nearly got everything peaky blindersYes, there has been more and more of an interest in anti-heroes of late- but when we explore these topics, like in the spate of gangster stories we put on our screens, we still are fully aware that these characters are doing bad things. Indeed, it’s almost written into the formula- if the protagonist seems to be reluctant to engage in misdemeanours, the writers shake up their lives, throw them for a loop and *bam* they’re committing atrocities again. We know full well they’re the bad guy in the story- anti-heroes are just villains in the role of the hero after all- and we’re on board with that.

So does this mean we think evil doesn’t exist? Well, I can’t speak for everybody, but it’s like I said, we’re conscious of this character’s role in the story. Indeed, I’ve often been disappointed by an anti-heroes that fail to do their job properly. Take the example of Maleficent. Now, I’ve got nothing against the film and I get it was made for kids, yet many will agree that it fell short of the mark- chiefly for failing to make the villainess truly malevolent. It’s very notable that the biggest change from Disney’s original Sleeping Beauty is that she doesn’t want to kill the girl here, only send her into a cursed sleep. And it was this reluctance by the writers for her to go fully dark that meant this unforgettable villain lost her menace and consequently michael corleone godfatherthat the message revolving round the impact of human cruelty was never properly realised. For me, it would have succeeded if it had got the Michael Corleone balancing act from the Godfather right- sure, make the protagonist  understandable, but don’t lose sight of the fact they’re the bad guy!

aslanThe fact we want them to fully realise that core of evil isn’t to provoke chaos in the real world– no, it’s to identify something far deeper than that. You see, there aren’t many “perfect” characters in the history of literature– well apart from lion Jesus 😉 . Even in the biblical tradition, particularly in the Old Testament, people make errors all the time. Why? Because if the cast of the Bible was littered with only perfect people, there would be nothing to aspire to and no mistakes to learn from. We are drawn to complexity. No character can be wholly good, just as no character can be entirely evil.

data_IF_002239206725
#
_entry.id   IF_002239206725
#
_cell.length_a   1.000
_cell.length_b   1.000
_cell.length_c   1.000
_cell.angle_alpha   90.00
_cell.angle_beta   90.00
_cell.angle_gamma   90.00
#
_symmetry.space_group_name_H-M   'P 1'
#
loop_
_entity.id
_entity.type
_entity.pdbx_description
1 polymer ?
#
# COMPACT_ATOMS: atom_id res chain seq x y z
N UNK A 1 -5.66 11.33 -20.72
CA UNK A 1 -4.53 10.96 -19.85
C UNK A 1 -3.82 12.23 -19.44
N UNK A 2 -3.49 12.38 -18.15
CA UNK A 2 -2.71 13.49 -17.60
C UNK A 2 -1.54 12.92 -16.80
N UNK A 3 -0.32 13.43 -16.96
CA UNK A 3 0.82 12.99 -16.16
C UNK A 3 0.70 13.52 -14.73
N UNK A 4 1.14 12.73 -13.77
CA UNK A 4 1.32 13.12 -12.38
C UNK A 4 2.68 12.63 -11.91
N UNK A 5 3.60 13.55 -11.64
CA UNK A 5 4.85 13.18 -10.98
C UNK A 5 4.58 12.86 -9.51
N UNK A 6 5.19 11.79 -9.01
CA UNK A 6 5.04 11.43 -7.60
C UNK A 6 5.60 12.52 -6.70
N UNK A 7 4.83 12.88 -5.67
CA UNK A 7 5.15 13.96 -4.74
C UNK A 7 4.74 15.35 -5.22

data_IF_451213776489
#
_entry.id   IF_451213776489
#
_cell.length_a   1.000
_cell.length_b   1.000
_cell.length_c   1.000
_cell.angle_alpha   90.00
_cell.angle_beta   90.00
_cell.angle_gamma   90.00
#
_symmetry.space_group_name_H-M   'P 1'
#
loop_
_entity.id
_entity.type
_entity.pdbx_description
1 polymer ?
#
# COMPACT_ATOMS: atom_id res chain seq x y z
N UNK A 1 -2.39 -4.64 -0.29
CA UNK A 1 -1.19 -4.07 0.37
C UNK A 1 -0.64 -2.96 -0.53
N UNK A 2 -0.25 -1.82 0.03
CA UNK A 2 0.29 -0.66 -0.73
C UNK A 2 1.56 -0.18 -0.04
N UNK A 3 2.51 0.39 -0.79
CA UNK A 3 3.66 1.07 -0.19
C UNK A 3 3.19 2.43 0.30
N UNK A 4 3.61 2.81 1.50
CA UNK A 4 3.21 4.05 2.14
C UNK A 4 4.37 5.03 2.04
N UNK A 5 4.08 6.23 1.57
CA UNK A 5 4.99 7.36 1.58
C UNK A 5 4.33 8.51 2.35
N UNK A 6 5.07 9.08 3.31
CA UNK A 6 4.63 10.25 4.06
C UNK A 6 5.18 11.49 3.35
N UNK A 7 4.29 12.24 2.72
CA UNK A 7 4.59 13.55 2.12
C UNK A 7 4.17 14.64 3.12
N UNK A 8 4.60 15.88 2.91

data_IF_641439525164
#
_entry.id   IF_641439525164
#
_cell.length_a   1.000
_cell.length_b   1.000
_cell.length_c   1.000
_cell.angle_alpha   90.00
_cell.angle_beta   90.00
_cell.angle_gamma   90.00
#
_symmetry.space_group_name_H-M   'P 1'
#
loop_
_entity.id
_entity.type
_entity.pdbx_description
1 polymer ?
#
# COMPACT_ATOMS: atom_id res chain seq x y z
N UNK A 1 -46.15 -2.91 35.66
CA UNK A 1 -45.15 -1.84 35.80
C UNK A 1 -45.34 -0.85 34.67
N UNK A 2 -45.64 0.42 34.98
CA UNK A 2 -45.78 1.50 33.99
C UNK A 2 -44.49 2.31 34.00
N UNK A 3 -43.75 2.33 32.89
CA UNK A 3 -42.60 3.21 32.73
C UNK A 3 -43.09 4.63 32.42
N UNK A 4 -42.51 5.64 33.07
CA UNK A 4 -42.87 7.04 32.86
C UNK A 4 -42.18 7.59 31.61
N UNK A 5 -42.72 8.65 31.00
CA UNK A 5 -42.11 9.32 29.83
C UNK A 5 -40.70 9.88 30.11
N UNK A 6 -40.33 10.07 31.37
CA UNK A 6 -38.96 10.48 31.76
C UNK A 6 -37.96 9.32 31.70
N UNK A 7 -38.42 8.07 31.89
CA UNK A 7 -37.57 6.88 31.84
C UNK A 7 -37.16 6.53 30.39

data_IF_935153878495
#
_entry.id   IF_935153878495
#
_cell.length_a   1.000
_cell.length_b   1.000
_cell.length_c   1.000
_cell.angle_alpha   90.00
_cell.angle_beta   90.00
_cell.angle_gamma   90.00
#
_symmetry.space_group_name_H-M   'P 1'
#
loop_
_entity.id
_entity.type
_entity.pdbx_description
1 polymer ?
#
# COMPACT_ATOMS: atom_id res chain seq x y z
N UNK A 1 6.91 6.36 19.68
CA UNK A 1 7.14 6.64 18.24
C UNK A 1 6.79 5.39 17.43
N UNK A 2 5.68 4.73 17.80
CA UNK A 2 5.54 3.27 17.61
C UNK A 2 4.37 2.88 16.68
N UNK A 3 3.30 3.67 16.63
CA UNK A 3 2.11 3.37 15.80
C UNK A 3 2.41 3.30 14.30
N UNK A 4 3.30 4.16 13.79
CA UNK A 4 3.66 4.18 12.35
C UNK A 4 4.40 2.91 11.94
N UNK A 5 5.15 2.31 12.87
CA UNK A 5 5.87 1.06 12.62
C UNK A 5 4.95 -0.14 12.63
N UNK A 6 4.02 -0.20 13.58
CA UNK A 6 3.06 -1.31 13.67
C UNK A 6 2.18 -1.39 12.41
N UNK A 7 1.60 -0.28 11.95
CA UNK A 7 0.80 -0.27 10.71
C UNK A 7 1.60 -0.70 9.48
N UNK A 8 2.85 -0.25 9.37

And this is why we love anti-heroes so much. It’s not because we reject the idea that evil exists. It’s because we get that we have a lot to learn. And sometimes you can learn things from the dark side- the clinical psychologist Dr Peterson often points out that we have to incorporate a little bit of our inner monster in order to succeed: 1) because it’s not heroic to be weak and 2) because we have to be in control of our inner luke skywalkermonster in order to overcome it. That’s why the hero is so often the person that mirrors the villain- they’re the one with the power to defeat the darkness, BUT like Luke Skywalker, they show restraint when it comes to the fight. A hero isn’t someone who’s never tempted- it’s someone who overcomes that temptation. Still- and here’s the kicker- how are we supposed to overcome that inner demon if we don’t understand it? That’s where anti-hero stories come in.

maleficentTo go back to Maleficent, it’s all about trying to puzzle out the causes of evil. Where there was scope in the original was that we didn’t know why the character was evil. While terrifying, Sleeping Beauty Maleficent was never fully developed in terms of what the hell were her motives anyway. Thus here’s the part of the new movie that worked- underneath all her awesome aesthetic, there had to be that pinprick of goodness or she’d continue to come across as a cartoon villain. And, of course, that’s fine- but I think most of us crave a little more complexity.

So I think the real reason a character can’t just be evil is that our hearts rebel against the notion. We barely believe in the Aslans of literature as it is (being lion-Jesus is a little unattainable 😉 ). In the same way a character can’t just be good, we need villains to have a little humanity to work. We’re all a little bit of both after all.

Well, my thoughts got a little rambly there, but what do you think? Where should the line between good and evil be in books? Let me know in the comments!